I want to be weighing in on the Wright debate, which I am told continues by the polster who called me last night, though it's my sense that Obama responded adequately, and appropriately, and better, as Jon Stewart reported, "spoke to us [about race] like adults." But I'm in the middle of a big work project with a 5:30 deadline.
I will say this, though. As part of a multiracial family, and as a person who values both justice and grace, and believes in the value of righteous anger but not aggression and agitation, Wright is not for me and wouldn't be for my family. I wish he weren't for the Obama family.
And this: Why does the "scandal" have the structure of breaking news, when the remarks have been made over a long period of time?
The real issue -- apart from the striking timing of these "revelations" some seven years after they've been uttered -- is how bizarrely shocked white Americans have been by statements that, however wrong, someitmes make sense. It amazes me that local callers to talk radio are surprised that "'they' are so angry at us still." It reminds me of a South Park (generally a heinous show I know) after 9/11 when the boys ask why everyone hates us, and the response is "because you have to ask why everyone hates you."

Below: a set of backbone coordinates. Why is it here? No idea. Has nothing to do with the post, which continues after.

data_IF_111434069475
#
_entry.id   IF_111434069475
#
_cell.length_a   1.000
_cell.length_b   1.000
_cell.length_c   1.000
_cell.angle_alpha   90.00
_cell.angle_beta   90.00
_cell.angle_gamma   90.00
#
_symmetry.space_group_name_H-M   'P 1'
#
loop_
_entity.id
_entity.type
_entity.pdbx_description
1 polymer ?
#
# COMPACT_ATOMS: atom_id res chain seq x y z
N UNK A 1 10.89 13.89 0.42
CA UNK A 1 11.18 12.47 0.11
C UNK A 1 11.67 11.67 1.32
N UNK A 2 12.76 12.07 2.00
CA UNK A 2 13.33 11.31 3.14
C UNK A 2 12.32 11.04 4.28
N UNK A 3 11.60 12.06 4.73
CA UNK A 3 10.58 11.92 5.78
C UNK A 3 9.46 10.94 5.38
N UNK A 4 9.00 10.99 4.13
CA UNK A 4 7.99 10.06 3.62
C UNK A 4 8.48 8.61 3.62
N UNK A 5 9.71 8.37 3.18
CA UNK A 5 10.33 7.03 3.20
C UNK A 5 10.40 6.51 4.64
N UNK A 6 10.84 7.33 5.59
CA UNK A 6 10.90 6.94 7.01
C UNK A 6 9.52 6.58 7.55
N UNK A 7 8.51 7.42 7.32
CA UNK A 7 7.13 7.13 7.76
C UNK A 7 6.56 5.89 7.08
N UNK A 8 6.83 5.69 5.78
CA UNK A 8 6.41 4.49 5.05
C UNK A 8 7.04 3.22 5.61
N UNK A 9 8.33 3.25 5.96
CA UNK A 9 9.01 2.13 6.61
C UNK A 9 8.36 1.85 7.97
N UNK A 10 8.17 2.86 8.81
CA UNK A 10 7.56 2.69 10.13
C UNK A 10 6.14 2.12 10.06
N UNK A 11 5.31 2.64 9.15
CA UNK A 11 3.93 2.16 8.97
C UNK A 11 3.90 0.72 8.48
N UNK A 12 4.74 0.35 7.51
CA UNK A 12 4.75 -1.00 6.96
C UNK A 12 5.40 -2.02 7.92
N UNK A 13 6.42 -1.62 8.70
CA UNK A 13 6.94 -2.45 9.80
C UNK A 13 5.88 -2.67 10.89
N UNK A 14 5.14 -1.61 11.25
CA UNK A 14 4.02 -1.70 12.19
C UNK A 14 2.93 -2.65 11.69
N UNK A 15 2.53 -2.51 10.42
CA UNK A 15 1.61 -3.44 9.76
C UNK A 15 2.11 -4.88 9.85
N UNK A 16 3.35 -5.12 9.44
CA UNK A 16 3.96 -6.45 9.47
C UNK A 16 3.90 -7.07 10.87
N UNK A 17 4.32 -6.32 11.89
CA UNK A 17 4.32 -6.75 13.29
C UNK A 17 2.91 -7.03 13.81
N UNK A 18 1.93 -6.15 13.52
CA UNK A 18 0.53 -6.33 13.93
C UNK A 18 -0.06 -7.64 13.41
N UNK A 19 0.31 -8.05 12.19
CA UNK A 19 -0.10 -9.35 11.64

I loved Obama's speech, found I couldn't contain my enthusiasm by my normal cynical mechanisms, worried about the failure of my cynicism, and quit worrying and started to feel hopeful that we can get away from infantile questions about "why everyone hates us" (regardless of the everyone and of the "us") and on to adult matters.
On that note, I can't wait to read Jeffrey Sachs's Common Wealth, his follow up to End of Poverty. In a nutshell, Sachs argues that doing the right thing is cheaper and better and more sustainable than war without end.